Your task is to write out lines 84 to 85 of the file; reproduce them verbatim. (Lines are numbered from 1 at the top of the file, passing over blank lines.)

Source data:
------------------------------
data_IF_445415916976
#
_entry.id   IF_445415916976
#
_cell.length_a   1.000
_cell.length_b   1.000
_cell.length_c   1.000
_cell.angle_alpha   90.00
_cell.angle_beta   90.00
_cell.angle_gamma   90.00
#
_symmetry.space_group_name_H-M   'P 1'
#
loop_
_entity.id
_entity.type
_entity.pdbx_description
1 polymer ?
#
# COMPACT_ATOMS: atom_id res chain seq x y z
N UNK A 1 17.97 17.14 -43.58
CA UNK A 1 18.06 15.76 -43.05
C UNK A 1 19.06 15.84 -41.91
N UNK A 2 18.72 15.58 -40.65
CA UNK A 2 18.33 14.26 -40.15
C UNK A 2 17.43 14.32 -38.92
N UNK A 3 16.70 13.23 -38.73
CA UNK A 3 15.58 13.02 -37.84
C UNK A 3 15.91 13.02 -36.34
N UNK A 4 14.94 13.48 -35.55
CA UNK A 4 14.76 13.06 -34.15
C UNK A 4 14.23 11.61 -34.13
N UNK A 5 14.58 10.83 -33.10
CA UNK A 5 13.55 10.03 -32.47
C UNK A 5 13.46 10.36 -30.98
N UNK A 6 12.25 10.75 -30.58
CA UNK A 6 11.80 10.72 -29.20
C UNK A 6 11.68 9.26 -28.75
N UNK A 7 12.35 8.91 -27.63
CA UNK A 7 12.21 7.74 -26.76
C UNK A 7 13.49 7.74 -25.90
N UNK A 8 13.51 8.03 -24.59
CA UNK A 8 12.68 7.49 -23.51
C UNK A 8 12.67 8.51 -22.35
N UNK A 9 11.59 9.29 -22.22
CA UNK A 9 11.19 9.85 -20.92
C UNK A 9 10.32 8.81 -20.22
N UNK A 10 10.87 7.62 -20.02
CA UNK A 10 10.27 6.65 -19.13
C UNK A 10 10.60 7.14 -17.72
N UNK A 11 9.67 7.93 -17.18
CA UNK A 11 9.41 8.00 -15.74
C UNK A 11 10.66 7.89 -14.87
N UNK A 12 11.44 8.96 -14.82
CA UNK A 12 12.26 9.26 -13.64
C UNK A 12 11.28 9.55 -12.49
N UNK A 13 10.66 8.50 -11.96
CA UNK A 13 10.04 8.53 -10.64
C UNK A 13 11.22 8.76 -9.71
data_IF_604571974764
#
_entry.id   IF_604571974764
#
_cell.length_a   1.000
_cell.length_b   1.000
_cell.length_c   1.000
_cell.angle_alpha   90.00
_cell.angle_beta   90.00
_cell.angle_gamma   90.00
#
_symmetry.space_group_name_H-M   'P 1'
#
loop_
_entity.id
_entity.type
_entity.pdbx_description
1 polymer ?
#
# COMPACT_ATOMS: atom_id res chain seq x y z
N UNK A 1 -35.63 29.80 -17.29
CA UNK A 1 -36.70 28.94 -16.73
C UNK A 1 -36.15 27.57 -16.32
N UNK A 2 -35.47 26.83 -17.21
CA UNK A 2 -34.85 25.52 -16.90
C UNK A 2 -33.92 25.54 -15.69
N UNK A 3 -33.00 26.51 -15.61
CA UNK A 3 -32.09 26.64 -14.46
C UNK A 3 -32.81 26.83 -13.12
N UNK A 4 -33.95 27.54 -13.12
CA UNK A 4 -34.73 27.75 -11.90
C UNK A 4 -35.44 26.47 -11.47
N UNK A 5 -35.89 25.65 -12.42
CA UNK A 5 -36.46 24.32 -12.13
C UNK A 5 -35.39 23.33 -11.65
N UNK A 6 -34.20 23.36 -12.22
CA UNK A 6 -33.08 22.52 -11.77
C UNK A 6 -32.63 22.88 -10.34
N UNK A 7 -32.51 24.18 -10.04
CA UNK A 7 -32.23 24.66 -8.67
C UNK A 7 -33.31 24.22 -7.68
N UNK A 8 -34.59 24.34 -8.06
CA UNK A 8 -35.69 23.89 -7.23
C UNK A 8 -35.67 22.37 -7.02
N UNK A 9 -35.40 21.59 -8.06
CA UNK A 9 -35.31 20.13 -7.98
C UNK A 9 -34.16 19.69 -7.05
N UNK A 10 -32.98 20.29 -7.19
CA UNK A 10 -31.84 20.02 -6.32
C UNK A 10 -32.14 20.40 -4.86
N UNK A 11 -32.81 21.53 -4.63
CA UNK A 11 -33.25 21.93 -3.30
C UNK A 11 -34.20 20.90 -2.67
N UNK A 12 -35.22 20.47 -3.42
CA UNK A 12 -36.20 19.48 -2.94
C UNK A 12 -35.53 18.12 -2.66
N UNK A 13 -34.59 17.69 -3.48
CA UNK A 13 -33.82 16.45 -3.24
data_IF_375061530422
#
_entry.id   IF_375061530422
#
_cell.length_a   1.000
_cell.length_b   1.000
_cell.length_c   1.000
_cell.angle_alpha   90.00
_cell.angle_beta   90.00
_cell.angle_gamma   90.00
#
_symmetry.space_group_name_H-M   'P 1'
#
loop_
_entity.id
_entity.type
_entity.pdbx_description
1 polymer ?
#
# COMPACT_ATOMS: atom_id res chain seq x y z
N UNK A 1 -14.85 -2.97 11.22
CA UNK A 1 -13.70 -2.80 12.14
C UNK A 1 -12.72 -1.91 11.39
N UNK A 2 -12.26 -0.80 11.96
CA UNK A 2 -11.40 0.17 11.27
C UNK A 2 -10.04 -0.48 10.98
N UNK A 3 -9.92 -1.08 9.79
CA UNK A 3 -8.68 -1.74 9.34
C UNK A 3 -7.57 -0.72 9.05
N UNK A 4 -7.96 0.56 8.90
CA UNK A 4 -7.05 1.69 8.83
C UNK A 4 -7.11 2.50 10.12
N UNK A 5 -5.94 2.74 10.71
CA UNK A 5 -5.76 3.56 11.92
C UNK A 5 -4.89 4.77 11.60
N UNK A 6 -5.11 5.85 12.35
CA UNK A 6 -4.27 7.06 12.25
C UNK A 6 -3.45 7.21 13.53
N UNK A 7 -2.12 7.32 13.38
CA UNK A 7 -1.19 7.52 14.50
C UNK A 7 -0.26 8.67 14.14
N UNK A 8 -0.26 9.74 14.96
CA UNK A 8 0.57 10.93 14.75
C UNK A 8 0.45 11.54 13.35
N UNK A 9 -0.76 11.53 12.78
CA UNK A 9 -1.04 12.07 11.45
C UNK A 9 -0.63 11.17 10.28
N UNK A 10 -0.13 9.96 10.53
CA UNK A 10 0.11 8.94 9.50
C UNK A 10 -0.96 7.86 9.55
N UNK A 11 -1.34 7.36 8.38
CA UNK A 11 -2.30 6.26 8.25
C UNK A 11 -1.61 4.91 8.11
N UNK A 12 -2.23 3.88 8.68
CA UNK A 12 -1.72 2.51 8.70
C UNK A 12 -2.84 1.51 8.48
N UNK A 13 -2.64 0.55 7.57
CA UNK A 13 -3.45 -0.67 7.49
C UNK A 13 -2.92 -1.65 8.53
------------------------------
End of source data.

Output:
CA UNK A 2 -34.85 25.52 -16.90
C UNK A 2 -33.92 25.54 -15.69